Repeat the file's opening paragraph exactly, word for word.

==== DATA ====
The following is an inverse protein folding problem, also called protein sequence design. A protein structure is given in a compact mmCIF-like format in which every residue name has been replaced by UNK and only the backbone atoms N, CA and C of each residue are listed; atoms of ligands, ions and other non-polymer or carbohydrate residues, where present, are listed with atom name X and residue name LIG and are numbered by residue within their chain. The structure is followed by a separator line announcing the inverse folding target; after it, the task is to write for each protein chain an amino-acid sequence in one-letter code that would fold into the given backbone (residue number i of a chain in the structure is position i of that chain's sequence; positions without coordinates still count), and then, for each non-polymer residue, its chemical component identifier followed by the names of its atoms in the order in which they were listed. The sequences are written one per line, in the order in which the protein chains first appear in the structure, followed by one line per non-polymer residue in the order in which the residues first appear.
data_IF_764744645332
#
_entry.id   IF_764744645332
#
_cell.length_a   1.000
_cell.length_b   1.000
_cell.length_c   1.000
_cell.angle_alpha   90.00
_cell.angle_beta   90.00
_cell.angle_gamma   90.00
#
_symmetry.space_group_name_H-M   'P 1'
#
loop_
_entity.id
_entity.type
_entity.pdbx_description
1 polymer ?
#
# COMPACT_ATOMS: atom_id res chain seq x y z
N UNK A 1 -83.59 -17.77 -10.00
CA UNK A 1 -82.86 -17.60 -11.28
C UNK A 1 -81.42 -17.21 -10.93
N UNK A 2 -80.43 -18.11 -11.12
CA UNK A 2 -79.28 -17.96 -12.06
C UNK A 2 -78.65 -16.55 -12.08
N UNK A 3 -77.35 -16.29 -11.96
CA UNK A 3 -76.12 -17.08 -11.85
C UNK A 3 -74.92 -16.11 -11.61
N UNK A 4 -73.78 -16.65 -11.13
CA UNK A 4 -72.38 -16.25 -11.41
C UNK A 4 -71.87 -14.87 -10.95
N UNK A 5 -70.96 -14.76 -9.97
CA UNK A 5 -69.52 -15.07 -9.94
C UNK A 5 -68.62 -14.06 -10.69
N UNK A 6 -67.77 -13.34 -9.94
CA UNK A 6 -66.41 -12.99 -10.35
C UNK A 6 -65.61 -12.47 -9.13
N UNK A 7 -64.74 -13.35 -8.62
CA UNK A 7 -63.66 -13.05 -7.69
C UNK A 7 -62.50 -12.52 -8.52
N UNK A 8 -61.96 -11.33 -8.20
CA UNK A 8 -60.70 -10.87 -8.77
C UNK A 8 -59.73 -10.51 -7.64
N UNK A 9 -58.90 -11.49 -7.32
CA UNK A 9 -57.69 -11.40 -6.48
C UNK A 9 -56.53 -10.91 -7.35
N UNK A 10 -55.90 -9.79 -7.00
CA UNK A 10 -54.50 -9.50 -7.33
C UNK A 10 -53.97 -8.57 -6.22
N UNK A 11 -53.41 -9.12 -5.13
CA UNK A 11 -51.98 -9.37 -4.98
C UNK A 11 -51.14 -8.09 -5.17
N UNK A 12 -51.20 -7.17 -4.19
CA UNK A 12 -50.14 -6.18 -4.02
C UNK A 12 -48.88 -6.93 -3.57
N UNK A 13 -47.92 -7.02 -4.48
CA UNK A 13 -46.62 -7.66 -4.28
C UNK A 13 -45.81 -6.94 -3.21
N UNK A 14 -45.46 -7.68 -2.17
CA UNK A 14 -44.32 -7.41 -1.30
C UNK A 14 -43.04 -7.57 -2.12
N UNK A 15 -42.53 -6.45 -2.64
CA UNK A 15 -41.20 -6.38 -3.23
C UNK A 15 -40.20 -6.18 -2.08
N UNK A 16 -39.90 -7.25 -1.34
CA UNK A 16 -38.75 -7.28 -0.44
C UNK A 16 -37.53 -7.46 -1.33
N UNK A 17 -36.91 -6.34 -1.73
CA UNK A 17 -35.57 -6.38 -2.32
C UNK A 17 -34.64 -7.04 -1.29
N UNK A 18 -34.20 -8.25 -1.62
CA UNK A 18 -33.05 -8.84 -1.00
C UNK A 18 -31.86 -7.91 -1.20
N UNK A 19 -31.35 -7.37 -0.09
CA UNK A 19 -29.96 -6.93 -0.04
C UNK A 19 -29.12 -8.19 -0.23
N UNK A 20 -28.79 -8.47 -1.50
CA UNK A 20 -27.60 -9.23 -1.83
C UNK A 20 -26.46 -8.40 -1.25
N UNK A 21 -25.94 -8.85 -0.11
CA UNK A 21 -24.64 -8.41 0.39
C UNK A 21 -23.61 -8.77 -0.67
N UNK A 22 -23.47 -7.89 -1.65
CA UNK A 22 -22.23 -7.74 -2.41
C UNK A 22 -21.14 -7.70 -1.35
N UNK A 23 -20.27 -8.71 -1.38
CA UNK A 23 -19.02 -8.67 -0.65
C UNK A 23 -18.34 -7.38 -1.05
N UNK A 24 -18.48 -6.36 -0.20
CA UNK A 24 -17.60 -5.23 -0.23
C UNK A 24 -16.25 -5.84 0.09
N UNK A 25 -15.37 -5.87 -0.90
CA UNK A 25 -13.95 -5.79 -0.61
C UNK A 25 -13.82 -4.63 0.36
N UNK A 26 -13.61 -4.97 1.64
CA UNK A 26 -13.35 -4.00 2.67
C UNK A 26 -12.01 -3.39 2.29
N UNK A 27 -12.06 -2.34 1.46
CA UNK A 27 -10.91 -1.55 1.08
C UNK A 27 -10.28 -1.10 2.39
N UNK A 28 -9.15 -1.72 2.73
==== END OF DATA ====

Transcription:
The following is an inverse protein folding problem, also called protein sequence design. A protein structure is given in a compact mmCIF-like format in which every residue name has been replaced by UNK and only the backbone atoms N, CA and C of each residue are listed; atoms of ligands, ions and other non-polymer or carbohydrate residues, where present, are listed with atom name X and residue name LIG and are numbered by residue within their chain. The structure is followed by a separator line announcing the inverse folding target; after it, the task is to write for each protein chain an amino-acid sequence in one-letter code that would fold into the given backbone (residue number i of a chain in the structure is position i of that chain's sequence; positions without coordinates still count), and then, for each non-polymer residue, its chemical component identifier followed by the names of its atoms in the order in which they were listed. The sequences are written one per line, in the order in which the protein chains first appear in the structure, followed by one line per non-polymer residue in the order in which the residues first appear.